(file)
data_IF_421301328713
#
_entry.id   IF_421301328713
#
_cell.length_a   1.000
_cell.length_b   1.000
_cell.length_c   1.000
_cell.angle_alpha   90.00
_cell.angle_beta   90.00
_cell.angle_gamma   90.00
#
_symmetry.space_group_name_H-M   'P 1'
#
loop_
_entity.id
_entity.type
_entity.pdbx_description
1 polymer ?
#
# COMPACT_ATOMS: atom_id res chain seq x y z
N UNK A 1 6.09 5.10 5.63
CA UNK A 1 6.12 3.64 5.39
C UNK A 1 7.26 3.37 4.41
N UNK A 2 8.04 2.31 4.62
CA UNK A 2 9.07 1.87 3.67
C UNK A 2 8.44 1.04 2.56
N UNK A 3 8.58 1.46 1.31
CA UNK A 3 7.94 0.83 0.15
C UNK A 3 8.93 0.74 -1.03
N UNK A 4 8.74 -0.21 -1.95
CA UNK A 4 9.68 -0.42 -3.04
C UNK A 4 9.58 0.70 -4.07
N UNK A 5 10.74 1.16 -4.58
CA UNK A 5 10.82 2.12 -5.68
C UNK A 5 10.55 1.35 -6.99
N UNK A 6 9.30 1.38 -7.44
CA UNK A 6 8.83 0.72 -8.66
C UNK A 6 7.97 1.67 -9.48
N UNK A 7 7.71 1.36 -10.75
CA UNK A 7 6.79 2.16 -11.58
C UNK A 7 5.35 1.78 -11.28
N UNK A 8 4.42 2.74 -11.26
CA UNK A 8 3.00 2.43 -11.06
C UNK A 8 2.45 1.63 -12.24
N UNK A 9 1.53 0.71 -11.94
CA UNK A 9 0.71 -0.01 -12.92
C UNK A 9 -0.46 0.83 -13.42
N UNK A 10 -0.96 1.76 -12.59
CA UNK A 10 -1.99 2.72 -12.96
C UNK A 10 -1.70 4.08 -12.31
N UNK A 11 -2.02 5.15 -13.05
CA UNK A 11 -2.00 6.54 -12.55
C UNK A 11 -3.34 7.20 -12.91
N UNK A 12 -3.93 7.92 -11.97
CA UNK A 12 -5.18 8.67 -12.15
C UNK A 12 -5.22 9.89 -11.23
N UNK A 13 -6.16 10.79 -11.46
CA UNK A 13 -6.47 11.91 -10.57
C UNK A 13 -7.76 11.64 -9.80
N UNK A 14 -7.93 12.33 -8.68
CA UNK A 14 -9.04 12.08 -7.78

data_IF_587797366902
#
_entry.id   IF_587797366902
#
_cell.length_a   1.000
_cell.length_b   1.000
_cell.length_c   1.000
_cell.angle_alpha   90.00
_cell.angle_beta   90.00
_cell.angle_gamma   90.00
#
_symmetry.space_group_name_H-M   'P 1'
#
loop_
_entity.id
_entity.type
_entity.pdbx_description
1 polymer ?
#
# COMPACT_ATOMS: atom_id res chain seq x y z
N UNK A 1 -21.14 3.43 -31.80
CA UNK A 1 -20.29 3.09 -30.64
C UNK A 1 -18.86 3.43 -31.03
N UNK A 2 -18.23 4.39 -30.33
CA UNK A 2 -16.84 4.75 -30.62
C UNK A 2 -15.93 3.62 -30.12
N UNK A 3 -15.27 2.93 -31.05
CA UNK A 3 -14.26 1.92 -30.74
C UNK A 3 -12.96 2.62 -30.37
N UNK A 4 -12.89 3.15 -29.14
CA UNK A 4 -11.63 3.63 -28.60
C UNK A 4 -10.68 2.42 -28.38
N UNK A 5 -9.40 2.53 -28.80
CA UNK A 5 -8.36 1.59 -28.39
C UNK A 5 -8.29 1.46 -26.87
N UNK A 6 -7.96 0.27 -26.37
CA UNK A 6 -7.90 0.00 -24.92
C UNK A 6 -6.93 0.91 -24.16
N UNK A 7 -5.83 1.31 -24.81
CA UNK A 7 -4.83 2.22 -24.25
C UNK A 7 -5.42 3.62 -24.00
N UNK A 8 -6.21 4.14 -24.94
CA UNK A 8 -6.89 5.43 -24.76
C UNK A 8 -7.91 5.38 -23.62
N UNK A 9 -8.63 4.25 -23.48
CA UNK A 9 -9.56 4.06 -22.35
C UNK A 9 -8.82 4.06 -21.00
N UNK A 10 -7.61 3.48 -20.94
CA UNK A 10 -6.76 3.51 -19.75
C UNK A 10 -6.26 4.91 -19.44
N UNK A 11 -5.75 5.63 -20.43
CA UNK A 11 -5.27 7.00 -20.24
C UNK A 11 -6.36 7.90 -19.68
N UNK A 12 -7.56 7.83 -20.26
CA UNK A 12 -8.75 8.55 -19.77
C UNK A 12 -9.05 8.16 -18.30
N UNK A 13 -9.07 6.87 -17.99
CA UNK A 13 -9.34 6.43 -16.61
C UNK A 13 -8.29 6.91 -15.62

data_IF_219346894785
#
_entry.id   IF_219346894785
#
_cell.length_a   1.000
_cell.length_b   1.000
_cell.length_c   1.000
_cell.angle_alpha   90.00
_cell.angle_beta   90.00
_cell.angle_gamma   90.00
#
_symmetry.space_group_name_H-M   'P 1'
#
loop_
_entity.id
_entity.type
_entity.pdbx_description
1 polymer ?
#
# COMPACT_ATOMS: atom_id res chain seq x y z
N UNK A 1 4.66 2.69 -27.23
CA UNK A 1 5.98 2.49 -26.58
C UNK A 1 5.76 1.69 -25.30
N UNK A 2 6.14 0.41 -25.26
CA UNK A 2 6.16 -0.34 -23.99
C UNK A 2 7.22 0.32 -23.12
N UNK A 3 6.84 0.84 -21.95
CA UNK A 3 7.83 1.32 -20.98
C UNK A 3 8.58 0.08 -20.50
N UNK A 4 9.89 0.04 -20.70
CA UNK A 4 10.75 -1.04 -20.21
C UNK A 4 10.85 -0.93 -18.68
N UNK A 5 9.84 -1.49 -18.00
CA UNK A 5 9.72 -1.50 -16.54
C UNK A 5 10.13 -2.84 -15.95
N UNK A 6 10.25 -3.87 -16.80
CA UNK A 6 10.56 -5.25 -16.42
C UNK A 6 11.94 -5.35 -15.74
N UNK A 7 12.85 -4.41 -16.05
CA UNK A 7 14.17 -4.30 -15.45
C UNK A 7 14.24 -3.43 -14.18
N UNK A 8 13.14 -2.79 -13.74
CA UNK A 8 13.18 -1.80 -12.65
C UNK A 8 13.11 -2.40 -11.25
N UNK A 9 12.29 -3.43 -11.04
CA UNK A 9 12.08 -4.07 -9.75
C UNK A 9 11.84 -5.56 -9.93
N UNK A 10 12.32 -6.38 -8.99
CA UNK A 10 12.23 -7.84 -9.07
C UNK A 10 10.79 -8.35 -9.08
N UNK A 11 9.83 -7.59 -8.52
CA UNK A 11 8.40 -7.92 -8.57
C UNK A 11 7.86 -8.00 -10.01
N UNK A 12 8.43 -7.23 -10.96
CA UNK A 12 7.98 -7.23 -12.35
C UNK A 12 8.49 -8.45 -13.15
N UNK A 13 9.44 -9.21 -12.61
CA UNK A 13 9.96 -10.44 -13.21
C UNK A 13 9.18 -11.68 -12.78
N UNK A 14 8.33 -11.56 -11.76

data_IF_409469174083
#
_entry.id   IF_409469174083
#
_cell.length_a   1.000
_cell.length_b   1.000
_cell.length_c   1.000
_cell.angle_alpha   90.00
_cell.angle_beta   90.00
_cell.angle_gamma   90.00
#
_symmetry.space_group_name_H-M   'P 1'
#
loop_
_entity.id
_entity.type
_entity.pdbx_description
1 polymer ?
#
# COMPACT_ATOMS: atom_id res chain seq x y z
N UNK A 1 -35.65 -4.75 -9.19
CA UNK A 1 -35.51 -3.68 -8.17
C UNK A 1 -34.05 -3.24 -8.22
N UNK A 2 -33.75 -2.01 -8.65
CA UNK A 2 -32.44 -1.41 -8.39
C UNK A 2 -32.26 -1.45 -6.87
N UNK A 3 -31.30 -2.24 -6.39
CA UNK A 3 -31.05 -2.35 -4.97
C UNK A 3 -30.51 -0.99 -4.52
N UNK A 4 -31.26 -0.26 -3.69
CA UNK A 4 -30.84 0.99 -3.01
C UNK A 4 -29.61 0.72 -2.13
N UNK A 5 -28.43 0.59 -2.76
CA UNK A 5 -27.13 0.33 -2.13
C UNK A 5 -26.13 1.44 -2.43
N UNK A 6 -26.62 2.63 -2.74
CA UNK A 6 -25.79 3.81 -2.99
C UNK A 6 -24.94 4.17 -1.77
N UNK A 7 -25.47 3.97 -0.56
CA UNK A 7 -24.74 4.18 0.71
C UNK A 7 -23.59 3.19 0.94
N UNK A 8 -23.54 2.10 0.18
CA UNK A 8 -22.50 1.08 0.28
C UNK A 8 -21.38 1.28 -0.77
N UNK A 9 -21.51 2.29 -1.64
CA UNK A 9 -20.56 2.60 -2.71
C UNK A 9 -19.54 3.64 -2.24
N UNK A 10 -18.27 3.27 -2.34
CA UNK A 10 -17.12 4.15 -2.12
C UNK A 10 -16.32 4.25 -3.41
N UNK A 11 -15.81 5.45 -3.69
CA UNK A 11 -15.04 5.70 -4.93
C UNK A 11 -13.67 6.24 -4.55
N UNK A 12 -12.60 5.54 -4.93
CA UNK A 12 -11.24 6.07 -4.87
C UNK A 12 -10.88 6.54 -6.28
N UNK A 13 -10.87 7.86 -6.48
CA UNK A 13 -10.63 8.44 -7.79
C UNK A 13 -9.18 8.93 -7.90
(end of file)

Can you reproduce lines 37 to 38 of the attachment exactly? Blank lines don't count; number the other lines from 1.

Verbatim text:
CA UNK A 6 8.83 0.72 -8.66
C UNK A 6 7.97 1.67 -9.48